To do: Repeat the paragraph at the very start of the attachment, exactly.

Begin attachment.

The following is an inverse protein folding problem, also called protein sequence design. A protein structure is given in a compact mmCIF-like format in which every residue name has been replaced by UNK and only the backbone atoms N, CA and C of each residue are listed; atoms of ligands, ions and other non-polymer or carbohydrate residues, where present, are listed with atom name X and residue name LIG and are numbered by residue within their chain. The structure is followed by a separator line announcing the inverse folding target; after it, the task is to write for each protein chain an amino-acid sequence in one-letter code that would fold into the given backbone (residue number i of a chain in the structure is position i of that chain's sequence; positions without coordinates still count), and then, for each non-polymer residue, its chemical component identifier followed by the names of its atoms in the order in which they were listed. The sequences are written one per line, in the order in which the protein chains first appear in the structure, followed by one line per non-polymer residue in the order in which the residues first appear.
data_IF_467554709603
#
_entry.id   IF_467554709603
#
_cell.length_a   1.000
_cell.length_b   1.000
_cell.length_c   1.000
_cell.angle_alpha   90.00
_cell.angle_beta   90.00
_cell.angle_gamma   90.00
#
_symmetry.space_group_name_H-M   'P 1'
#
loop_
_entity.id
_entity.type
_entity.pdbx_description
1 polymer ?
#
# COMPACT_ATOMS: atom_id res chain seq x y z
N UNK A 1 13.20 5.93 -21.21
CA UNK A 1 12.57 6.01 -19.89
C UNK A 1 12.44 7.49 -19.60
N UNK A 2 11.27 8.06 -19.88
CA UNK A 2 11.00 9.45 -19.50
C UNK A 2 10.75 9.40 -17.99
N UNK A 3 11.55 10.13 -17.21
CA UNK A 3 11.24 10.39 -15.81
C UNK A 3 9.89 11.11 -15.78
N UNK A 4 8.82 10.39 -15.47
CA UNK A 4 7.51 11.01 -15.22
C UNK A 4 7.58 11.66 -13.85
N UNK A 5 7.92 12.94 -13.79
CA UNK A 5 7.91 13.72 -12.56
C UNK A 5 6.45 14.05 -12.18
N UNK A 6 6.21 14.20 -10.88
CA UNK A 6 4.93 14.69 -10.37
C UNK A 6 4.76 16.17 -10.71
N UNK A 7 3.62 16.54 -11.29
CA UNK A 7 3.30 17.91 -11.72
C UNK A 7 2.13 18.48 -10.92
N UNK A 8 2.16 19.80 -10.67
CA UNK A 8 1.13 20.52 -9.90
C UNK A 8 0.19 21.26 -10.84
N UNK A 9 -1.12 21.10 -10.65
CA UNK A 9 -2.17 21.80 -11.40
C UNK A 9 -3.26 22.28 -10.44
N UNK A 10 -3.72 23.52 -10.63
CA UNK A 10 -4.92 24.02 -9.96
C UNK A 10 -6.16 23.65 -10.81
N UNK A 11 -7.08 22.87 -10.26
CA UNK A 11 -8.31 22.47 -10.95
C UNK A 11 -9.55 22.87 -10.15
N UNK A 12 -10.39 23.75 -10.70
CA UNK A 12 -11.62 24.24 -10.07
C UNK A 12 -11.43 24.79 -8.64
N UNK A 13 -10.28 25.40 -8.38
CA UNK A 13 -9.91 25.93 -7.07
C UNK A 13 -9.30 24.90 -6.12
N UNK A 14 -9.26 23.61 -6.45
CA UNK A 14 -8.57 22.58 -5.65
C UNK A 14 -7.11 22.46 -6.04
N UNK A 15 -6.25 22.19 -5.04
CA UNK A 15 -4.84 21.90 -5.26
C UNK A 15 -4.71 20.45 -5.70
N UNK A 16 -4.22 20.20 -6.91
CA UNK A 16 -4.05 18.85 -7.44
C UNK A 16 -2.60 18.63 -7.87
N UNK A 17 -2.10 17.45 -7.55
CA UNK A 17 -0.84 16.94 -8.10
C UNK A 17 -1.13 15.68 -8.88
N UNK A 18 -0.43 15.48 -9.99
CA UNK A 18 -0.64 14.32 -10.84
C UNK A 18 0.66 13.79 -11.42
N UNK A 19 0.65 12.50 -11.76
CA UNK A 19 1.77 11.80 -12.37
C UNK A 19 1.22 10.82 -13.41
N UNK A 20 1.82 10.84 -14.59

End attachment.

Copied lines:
The following is an inverse protein folding problem, also called protein sequence design. A protein structure is given in a compact mmCIF-like format in which every residue name has been replaced by UNK and only the backbone atoms N, CA and C of each residue are listed; atoms of ligands, ions and other non-polymer or carbohydrate residues, where present, are listed with atom name X and residue name LIG and are numbered by residue within their chain. The structure is followed by a separator line announcing the inverse folding target; after it, the task is to write for each protein chain an amino-acid sequence in one-letter code that would fold into the given backbone (residue number i of a chain in the structure is position i of that chain's sequence; positions without coordinates still count), and then, for each non-polymer residue, its chemical component identifier followed by the names of its atoms in the order in which they were listed. The sequences are written one per line, in the order in which the protein chains first appear in the structure, followed by one line per non-polymer residue in the order in which the residues first appear.